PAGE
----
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How to Develop a Timing Strategy for Social Media Content Distribution

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Posted Feb 22 2011 03:48 PM

Timing can be important when providing content via social media. The following excerpt from Designing Interfaces, Second Edition will help you develop a timing strategy so you can make the best use social media.

Pace your social media posts according to the expectations of the channels you use; some channels require more frequent posts, some less. Cross-post the best pieces, and consider when in the day or week you make your posts.


Anyone who uses social media should develop and follow a Timing Strategy.


Overusing a social media channel can overwhelm your followers with too much chatter. Followers may drop you, or form a negative impression of your organization. Don’t irritate people.

On the other hand, underusing a channel is an opportunity cost: you won’t have your name in front of followers as often as you could.

Users of Twitter and Facebook in particular have expectations about how often they hear from nonfriend entities (such as company pages) in their personal news stream. The mechanisms of the channels themselves dictate some of this; tweets are shorter and more rapidly consumed than Facebook updates, for instance. These expectations may change as the technologies mature and shift.


The most important thing is to understand users’ expectations about these channels. If you post too frequently, your updates clutter followers’ personal news streams to the point of being annoying, and they may unsubscribe from you.

However, the advice here is only a starting point. You should watch the numbers of followers change as you use social media, listen to followers’ feedback, and be willing to adjust your timing strategy on the fly if followers leave.

Possible social media timing for an organization

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As of this writing, here are some of the posting frequencies that I have observed.

Facebook pages tend to be updated only once per day, or less. Most of the successful and active pages I studied had a post rate of roughly once every two days, though some had two per day (such as Wired) and others had much fewer. Exceptions are sometimes made for time-sensitive events, concentrated outreach efforts, and crises such as major earthquakes—followers will tolerate short bursts of frequent posting if the cause is worthy. Your mileage may vary.

Twitter posts can be much more frequent than Facebook updates. The organizations I studied posted between three and 15 tweets per day, on average. Also, these posts were usually made between noon and 8:00 p.m. Eastern Standard Time, with a lower rate on weekends. This is important because tweets should go out when the most people are online and listening—Twitter users (unlike Facebook users) tend not to scroll back through time to find interesting material. Note that many tweets from some organizations are direct replies to individuals; those can run up the count quickly.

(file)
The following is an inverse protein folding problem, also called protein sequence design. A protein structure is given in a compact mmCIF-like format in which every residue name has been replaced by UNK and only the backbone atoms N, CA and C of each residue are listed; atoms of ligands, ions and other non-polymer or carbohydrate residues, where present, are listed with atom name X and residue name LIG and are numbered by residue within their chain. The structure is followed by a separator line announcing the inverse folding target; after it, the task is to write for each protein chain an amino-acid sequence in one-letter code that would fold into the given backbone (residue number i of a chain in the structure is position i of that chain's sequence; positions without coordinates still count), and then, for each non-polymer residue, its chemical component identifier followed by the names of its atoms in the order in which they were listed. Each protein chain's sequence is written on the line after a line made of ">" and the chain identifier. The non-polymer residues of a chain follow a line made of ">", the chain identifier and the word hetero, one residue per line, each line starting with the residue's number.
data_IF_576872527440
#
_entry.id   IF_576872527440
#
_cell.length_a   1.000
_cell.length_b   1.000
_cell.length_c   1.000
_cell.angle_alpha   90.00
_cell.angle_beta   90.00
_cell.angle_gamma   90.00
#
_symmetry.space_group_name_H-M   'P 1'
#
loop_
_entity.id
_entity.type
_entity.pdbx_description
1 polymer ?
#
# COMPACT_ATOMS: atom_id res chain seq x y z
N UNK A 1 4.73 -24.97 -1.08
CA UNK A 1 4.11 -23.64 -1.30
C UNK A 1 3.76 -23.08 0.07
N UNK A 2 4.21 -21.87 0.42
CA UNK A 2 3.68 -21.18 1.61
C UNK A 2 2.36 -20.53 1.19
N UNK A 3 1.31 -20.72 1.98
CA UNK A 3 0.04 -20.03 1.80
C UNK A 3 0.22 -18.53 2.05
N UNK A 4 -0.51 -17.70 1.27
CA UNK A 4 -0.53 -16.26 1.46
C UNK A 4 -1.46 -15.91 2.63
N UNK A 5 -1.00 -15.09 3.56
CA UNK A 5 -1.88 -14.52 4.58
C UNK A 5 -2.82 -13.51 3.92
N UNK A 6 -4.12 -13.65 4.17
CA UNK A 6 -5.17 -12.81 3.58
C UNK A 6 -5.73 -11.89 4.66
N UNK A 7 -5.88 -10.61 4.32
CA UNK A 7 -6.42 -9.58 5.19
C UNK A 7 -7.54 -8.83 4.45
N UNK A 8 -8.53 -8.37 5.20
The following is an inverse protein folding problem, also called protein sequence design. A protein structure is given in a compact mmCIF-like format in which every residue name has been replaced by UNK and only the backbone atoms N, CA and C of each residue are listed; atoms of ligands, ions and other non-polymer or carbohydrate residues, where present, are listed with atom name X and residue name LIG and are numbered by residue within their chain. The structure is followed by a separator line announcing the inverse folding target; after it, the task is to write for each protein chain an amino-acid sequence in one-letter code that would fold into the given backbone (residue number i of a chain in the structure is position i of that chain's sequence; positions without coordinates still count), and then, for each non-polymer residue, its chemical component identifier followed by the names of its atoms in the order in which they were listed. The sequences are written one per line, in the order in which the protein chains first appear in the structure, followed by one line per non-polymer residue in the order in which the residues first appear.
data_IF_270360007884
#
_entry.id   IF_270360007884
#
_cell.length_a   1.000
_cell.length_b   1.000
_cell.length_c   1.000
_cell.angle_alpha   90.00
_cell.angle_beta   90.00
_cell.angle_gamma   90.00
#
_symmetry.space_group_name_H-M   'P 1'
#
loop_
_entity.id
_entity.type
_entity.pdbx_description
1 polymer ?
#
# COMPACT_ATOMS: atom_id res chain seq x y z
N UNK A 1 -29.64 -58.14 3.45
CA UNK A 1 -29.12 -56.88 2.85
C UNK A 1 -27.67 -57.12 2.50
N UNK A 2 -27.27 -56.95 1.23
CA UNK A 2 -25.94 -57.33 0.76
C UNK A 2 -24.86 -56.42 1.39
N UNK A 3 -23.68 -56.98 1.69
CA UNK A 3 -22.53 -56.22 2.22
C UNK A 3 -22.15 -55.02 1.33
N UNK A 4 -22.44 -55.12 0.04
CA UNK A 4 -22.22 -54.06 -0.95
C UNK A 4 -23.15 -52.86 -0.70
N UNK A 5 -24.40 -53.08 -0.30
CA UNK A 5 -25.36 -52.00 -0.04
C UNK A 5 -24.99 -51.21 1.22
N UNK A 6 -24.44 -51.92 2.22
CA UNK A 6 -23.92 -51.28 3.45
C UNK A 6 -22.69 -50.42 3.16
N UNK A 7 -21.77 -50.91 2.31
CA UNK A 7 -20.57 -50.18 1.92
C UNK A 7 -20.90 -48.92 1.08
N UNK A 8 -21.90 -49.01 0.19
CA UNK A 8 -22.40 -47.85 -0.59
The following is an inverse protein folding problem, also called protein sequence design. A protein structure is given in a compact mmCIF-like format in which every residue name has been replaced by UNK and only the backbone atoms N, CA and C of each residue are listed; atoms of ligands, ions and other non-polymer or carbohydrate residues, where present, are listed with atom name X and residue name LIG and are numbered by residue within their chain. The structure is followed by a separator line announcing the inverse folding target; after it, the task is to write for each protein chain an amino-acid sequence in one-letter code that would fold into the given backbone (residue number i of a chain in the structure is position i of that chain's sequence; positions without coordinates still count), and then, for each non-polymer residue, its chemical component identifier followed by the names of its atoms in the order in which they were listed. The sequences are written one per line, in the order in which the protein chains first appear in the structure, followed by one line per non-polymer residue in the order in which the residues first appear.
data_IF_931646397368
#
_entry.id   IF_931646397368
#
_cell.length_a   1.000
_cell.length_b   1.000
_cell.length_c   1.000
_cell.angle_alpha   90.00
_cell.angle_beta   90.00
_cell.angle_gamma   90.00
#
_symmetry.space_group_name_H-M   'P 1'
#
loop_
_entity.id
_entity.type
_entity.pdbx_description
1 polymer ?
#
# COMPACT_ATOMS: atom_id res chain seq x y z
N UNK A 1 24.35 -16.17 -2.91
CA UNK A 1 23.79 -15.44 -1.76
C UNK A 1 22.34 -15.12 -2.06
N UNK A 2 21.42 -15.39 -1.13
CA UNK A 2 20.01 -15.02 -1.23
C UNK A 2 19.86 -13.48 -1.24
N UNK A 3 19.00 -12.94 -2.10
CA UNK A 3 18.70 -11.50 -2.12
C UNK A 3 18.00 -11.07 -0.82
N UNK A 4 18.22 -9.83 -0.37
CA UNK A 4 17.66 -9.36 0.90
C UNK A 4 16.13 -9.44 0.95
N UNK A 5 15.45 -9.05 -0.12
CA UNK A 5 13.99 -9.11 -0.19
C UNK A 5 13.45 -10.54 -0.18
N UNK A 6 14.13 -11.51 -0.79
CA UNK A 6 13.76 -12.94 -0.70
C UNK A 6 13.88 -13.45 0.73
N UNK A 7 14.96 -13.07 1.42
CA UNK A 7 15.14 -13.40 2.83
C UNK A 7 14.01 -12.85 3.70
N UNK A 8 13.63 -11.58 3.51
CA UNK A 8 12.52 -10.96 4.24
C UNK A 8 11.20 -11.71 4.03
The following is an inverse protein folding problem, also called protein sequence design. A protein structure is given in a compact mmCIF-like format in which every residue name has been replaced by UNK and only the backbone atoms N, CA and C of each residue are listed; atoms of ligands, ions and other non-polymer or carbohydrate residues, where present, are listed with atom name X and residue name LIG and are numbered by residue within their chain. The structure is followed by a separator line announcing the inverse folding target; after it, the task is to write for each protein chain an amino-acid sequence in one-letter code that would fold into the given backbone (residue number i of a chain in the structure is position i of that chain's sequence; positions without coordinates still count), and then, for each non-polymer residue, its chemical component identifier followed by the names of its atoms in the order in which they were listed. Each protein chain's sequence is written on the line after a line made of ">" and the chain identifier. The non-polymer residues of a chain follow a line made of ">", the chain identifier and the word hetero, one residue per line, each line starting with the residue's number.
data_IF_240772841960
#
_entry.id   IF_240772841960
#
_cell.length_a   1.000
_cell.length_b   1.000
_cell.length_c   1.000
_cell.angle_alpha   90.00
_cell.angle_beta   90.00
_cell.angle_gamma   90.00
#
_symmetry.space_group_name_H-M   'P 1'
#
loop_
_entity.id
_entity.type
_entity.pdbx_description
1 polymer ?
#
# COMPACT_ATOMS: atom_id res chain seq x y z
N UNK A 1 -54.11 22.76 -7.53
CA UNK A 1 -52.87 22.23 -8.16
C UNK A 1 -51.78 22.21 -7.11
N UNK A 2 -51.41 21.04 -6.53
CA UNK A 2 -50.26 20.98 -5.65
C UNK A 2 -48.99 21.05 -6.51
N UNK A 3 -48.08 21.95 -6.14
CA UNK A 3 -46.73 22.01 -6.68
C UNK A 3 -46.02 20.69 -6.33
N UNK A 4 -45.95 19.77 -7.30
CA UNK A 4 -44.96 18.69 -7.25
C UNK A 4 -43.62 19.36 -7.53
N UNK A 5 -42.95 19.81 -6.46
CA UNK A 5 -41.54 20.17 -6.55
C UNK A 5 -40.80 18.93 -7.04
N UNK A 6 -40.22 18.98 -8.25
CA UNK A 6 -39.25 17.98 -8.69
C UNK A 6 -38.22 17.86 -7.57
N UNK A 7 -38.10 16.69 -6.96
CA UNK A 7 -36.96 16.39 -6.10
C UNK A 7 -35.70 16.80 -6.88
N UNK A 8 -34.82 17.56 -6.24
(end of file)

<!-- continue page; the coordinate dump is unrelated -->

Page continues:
For organizations that use multiple social media channels, blog posts range between 0.5 and 2.5 posts per day. This is where long-form writing takes place: essays, stories, interviews, and other content longer than one or two sentences. Sometimes these blogs “feed” the Facebook and Twitter efforts—selected blog entries (usually not all of them) are reposted as links in these other media, along with a one-sentence description. Lively conversations about the blog posts are more likely to take place on Facebook or Twitter than on the blog itself.

Email should be infrequent. If you send email more than once every few days, you may get labeled as spam by some of your followers.

I found no evidence of timing strategies for media repositories such as Flickr and YouTube. This is probably because they don’t normally “push” content out into followers’ personal news streams, as others do.


The chart below shows the timing strategies for several companies and organizations that have strong social media presences. The data was collected over two months at the very beginning of 2010, in January and February. The numbers represent the average number of posts per day on each of three social media channels: Twitter, Facebook, and the organization’s main blog. (Not all of these sites had a main blog.) Clearly, the Twitter numbers are higher than the others, reflecting its more ephemeral nature.

Actual post rates for nine sites

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The last two companies, the American Red Cross and Partners in Health, are charities. Over the time period that I collected data, these two organizations were conducting intensive news and fundraising efforts related to the Haiti earthquake. Their usage of Facebook skyrocketed in January, and then faded back to something more normal in February; this shows up in the averages as slightly elevated Facebook numbers.

Designing Interfaces

Learn more about this topic from Designing Interfaces, 2nd Edition.

Despite all of the UI toolkits available today, it's still not easy to design good application interfaces. This bestselling book is one of the few reliable sources to help you navigate through the maze of design options. By capturing UI best practices and reusable ideas as design patterns, Designing Interfaces provides solutions to common design problems that you can tailor to the situation at hand. This updated edition includes patterns for mobile apps and social media, as well as web applications and desktop software.

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